Monte’s March ‘making moves’ in 13th annual trek to end hunger

  • Radio personality Christopher “Monte” Belmonte interviews Massachusetts Department of Agricultural Resources Deputy Commissioner Ashley Randle live on the radio during the 2021 Monte’s March in South Deerfield. Staff File Photo/Paul Franz

  • Radio personality Christopher “Monte” Belmonte, in an Uncle Sam suit, leads Monte’s March up Route 116 in South Deerfield in 2021. Staff File Photo/Paul Franz

  • Radio personality Christopher “Monte” Belmonte, microphone in hand, pushes an empty shopping cart down Sugarloaf Street in South Deerfield to raise money and awareness for the Food Bank of Western Massachusetts in 2020. Staff File Photo/Paul Franz

Staff Writer
Published: 11/18/2022 8:09:30 PM

Monte’s March is about to become a teenager.

The brainchild of radio personality Christopher “Monte” Belmonte, the event started as one guy pushing a shopping cart to raise $5,000 to fight hunger and has morphed into a regional staple aiming to generate $500,000 in its 13th year. Belmonte will be joined by community members and dignitaries as he once again pushes that cart 43 miles from Springfield to Greenfield over two days, starting at the Martin Luther King Jr. Community Center at 7 a.m. on Monday.

“I’m really touched by the fact that so many people have latched onto this crazy idea,” said Belmonte, of WRSI 93.9 The River. “It makes me proud to be a part of a community that cares so much and is willing to do strange, unusual things for reasons of kindness.”

The $500,000 goal is enough for the Food Bank of Western Massachusetts to provide more than 2 million meals, or 5,500 meals per day for a year. Last year’s event raised $507,045 and Belmonte had also accumulated a group of roughly 100 people by the time he entered Franklin County. In 2020, in the thick of the COVID-19 pandemic, Monte’s March generated a record-smashing $614,000 for the food bank. Belmonte is expected to again be joined by U.S. Rep. Jim McGovern and Andrew Morehouse, the food bank’s executive director.

McGovern, who champions the anti-hunger cause, said he never could have imagined 13 years ago that Monte’s March would evolve into what it has become.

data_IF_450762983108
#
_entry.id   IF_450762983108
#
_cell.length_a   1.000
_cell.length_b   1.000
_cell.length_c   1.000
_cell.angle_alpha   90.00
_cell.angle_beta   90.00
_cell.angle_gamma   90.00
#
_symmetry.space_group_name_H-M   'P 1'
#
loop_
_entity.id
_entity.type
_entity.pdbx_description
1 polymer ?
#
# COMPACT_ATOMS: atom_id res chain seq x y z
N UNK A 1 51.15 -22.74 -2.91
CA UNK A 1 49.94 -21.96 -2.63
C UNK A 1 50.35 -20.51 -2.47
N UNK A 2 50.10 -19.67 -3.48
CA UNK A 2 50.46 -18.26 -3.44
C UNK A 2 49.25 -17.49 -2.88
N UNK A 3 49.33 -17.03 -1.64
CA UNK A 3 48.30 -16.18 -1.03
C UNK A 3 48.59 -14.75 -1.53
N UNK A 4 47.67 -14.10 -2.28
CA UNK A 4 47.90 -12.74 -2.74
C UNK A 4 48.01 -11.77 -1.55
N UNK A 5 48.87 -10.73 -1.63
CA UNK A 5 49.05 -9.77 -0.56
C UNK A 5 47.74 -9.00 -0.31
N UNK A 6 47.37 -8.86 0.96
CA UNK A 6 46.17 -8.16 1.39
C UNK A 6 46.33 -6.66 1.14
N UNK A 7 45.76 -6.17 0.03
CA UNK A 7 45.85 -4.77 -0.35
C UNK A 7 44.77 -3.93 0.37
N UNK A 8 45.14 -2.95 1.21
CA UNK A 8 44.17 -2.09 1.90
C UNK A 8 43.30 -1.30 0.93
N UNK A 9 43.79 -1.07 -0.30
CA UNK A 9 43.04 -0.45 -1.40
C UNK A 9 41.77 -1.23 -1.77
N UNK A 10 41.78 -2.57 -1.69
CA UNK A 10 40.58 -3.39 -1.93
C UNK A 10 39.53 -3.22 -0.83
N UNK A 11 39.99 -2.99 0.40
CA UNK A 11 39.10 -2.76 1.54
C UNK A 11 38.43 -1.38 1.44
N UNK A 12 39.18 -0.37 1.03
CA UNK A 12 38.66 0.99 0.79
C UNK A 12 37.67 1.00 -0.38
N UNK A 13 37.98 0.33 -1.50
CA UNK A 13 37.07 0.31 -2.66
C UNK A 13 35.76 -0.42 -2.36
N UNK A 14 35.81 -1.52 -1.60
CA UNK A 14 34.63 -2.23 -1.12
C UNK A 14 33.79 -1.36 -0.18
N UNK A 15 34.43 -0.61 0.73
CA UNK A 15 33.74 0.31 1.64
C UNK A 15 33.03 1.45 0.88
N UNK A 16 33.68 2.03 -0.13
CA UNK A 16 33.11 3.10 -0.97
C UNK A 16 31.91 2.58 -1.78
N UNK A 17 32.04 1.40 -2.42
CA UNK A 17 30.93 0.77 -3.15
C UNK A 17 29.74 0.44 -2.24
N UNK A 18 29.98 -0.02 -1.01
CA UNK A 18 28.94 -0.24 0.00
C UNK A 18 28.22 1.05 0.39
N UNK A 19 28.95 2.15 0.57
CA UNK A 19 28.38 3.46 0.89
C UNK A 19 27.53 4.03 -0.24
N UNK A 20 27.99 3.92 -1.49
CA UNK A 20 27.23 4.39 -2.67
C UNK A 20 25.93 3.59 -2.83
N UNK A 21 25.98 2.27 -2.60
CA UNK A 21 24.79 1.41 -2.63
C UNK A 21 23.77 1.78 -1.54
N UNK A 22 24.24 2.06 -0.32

“It has turned into this magnificent event that is not only raising money for the food bank but also raising awareness about hunger and has encouraged a lot of activism, not only in western Mass. but all throughout the state,” he said. “I love it. It’s a great community event. I meet a lot of interesting people, a lot of wonderful people. It’s all incredible, but this is an event that, in my opinion, is a testament to Monte but also highlights the goodness of our community.

“I’m always happy to be a part of it,” McGovern continued, “but it’s a privilege to be able to walk with the people I walk with.”

This year’s march comes on the heels of the second-ever White House Conference on Food, Nutrition and Health, held in Washington D.C., in late September and attended by McGovern, Belmonte, state Sen. Jo Comerford, D-Northampton, and Kirsten Levitt, of Stone Soup Cafe in Greenfield. The first such conference since 1969, this event included President Joe Biden, who delivered remarks in the Ronald Reagan Building.

“We’re working to deliver an economy that finally works for working families. Jobs are up. People are back to work. We’re taking on inflation seriously, enacting policies to bring down cost. But there’s always significantly more we can do,” Biden told the crowd. “That’s why we’re here today: to harness our greatest resource — our fellow Americans.”

McGovern said Congress is taking measures to end hunger in the United States by 2030.

“It requires all of us to do something, not just Congress,” he told the Greenfield Recorder. “If we all pitch in a little bit, we can end hunger once and for all.”

Jillian Morgan, the Food Bank of Western Massachusetts’ director of philanthropy, said as of Thursday, 221 people — making up 40 teams — had registered to participate. More information about Monte’s March and how to register is available at

“It’s pretty amazing and I know the event has grown quite a bit from Monte pushing a shopping cart in downtown Northampton to what it is today,” Morgan said.

She said Morehouse, the executive director, will walk in the event and she plans to participate in half-days each day because she has to return to the food bank’s Hatfield office to help count donations.

“You just won’t get a more spirited and excited group of supporters (at the event),” Morgan said. “It’s extremely humbling to see.”

She said Monte’s March has raised more than $2.6 million since its inception.

Belmonte, 44, of Turners Falls, said he likes to get in a bunch of long walks in the weeks leading up to the event each year “to make sure I’m road-ready.” Monday’s route consists of 17 miles and Tuesday’s march is 26 miles.

This year’s rendition is branded as “Monte’s March 13: Making Moves.” Belmonte said there is a threefold explanation behind the name — one reason is that the Food Bank of Western Massachusetts is moving from Hatfield to Chicopee, another reason is the federal government is making moves to help end hunger, and the third is “we’re making moves literally, because we’re walking the 43 miles.”

Reach Domenic Poli at: or


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